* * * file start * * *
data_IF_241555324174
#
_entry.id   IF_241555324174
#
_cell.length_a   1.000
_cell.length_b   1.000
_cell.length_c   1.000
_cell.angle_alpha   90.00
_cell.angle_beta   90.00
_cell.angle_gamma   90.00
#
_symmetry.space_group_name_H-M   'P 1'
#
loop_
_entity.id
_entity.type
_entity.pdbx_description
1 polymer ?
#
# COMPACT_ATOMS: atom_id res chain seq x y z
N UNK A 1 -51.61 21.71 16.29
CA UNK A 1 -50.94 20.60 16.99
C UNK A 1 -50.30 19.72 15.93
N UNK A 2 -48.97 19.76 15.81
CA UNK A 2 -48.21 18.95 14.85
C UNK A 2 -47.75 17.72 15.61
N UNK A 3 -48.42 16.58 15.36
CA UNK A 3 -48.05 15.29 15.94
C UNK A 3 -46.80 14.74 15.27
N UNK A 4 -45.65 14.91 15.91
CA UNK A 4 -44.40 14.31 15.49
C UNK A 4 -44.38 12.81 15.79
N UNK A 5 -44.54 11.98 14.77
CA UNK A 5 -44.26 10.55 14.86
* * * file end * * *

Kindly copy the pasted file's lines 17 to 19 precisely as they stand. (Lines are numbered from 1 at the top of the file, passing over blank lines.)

_entity.pdbx_description
1 polymer ?
#